crown-of-weeds asked: Just so you know, the post linking to Mencap is extremely problematic. Families are not the voices of people with disabilities--the people with disabilities are. We should be hearing what the individuals who were abused have to say, not how it affected their families. This is a pervasive problem in the learning/developmental/intellectual disabilities community, which you probably didn't know about, but you need to be aware for the future. We can speak for our selves.
[Trigger Warning: Discussion of abuse]
Thanks for flagging this up with me. I’m sorry if I’ve caused upset by posting it and I totally see where you’re coming from. I fucked up and will be more discerning in the future. Having only just read the report in full myself now I am disappointed to see the accounts of James, Chrissy, Joe, Emmanuel and Victoria being told by their parents. However, I don’t know the particulars of their trauma, and perhaps talking about their experiences is triggering or upsetting for them - I’d say that’s probably the only excuse for them not being consulted personally or empowered to have their words published in the report with those of their parents.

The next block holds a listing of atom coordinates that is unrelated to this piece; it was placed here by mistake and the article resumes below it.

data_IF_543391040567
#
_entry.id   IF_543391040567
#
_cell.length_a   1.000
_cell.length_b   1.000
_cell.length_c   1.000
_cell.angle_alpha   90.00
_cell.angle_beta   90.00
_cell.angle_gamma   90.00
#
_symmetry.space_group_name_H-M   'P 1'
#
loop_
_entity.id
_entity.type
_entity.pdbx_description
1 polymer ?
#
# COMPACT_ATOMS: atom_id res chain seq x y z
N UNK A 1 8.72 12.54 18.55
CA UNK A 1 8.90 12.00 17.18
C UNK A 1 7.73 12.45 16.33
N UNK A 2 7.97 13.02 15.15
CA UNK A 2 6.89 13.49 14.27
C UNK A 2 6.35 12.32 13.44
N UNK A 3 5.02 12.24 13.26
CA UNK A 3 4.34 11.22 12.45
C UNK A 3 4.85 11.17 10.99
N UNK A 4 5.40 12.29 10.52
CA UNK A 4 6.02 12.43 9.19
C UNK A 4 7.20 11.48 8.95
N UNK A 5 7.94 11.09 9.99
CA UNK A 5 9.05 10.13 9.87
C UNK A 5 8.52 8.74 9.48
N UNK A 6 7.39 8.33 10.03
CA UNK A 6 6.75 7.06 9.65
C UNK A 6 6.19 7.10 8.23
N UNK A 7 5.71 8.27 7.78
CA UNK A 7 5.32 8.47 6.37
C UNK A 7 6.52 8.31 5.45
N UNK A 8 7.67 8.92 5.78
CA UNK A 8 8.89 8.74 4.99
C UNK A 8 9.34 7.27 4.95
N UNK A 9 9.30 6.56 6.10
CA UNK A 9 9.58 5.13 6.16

I think Mencap were calling for friends and families to contact as the campaign is in particular concerned with people who are in ‘assessment centres’ such as Winterbourne: in this case severe abuse was being perpetuated by the very people who were meant to be ‘carers’, and who had control over internet and telephone access. Several of the carers were caught on film saying words to the effect of ‘Nobody will believe you’ and threatened further and worse violence if they did try to tell a friend or family member. In this case, as with Ash Court care home recently, family members became suspicious of the ‘care’ being delivered and were integral to the whistleblowing process. In the text though it does say "If you want to share the experience you or someone you know has had", which I took to be people with disabilities themselves or the people who know them. The report was also provided in an easy read format for accessibility for people with learning disabilities, which Mencap do for all their literature… so I guess they’re part way there?
FYI: If any of my followers find my posts or commentary problematic or discriminatory, please flag this up with me. I promise not to be a douche about it. I’m keen to understand others’ perspectives and to check myself on the regular, xo
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- sharpact said:And we do speak for ourselves! It’s nice to have a forum whereby we can also see it from other’s point of view. No one but “us”, (us being each individual person) however, knows how we feel! Sharing is caring!
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